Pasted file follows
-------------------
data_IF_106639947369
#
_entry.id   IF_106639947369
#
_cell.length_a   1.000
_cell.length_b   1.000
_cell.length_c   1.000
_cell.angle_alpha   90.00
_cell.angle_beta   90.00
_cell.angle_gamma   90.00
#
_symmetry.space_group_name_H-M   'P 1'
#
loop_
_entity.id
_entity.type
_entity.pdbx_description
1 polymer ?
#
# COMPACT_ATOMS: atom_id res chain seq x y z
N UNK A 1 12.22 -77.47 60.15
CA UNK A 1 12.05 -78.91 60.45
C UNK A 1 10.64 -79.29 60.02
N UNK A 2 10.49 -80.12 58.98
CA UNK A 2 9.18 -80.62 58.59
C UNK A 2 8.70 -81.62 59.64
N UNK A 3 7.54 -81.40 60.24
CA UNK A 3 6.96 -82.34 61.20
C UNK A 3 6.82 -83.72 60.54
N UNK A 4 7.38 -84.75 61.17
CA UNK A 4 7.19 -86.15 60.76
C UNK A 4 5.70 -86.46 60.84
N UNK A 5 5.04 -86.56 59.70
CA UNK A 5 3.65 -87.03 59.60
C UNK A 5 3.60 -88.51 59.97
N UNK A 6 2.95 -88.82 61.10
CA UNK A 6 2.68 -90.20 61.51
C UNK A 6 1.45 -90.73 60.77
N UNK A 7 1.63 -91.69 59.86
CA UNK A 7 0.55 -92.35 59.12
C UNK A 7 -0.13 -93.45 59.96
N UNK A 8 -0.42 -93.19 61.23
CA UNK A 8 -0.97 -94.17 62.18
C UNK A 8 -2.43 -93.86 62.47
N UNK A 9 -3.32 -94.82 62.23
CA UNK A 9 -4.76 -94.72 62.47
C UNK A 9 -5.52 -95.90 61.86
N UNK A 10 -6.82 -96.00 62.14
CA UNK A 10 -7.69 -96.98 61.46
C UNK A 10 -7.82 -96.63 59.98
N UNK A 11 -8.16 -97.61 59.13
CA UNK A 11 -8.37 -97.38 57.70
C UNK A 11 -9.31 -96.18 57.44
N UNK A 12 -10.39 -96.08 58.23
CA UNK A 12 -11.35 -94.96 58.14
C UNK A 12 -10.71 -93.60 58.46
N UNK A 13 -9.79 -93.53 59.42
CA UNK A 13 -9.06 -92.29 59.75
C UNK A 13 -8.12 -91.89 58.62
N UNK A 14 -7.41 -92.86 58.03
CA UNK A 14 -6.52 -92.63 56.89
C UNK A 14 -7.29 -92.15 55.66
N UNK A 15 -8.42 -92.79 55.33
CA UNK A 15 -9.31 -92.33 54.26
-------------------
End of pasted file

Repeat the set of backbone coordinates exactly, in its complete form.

data_IF_106639947369
#
_entry.id   IF_106639947369
#
_cell.length_a   1.000
_cell.length_b   1.000
_cell.length_c   1.000
_cell.angle_alpha   90.00
_cell.angle_beta   90.00
_cell.angle_gamma   90.00
#
_symmetry.space_group_name_H-M   'P 1'
#
loop_
_entity.id
_entity.type
_entity.pdbx_description
1 polymer ?
#
# COMPACT_ATOMS: atom_id res chain seq x y z
N UNK A 1 12.22 -77.47 60.15
CA UNK A 1 12.05 -78.91 60.45
C UNK A 1 10.64 -79.29 60.02
N UNK A 2 10.49 -80.12 58.98
CA UNK A 2 9.18 -80.62 58.59
C UNK A 2 8.70 -81.62 59.64
N UNK A 3 7.54 -81.40 60.24
CA UNK A 3 6.96 -82.34 61.20
C UNK A 3 6.82 -83.72 60.54
N UNK A 4 7.38 -84.75 61.17
CA UNK A 4 7.19 -86.15 60.76
C UNK A 4 5.70 -86.46 60.84
N UNK A 5 5.04 -86.56 59.70
CA UNK A 5 3.65 -87.03 59.60
C UNK A 5 3.60 -88.51 59.97
N UNK A 6 2.95 -88.82 61.10
CA UNK A 6 2.68 -90.20 61.51
C UNK A 6 1.45 -90.73 60.77
N UNK A 7 1.63 -91.69 59.86
CA UNK A 7 0.55 -92.35 59.12
C UNK A 7 -0.13 -93.45 59.96
N UNK A 8 -0.42 -93.19 61.23
CA UNK A 8 -0.97 -94.17 62.18
C UNK A 8 -2.43 -93.86 62.47
N UNK A 9 -3.32 -94.82 62.23
CA UNK A 9 -4.76 -94.72 62.47
C UNK A 9 -5.52 -95.90 61.86
N UNK A 10 -6.82 -96.00 62.14
CA UNK A 10 -7.69 -96.98 61.46
C UNK A 10 -7.82 -96.63 59.98
N UNK A 11 -8.16 -97.61 59.13
CA UNK A 11 -8.37 -97.38 57.70
C UNK A 11 -9.31 -96.18 57.44
N UNK A 12 -10.39 -96.08 58.23
CA UNK A 12 -11.35 -94.96 58.14
C UNK A 12 -10.71 -93.60 58.46
N UNK A 13 -9.79 -93.53 59.42
CA UNK A 13 -9.06 -92.29 59.75
C UNK A 13 -8.12 -91.89 58.62
N UNK A 14 -7.41 -92.86 58.03
CA UNK A 14 -6.52 -92.63 56.89
C UNK A 14 -7.29 -92.15 55.66
N UNK A 15 -8.42 -92.79 55.33
CA UNK A 15 -9.31 -92.33 54.26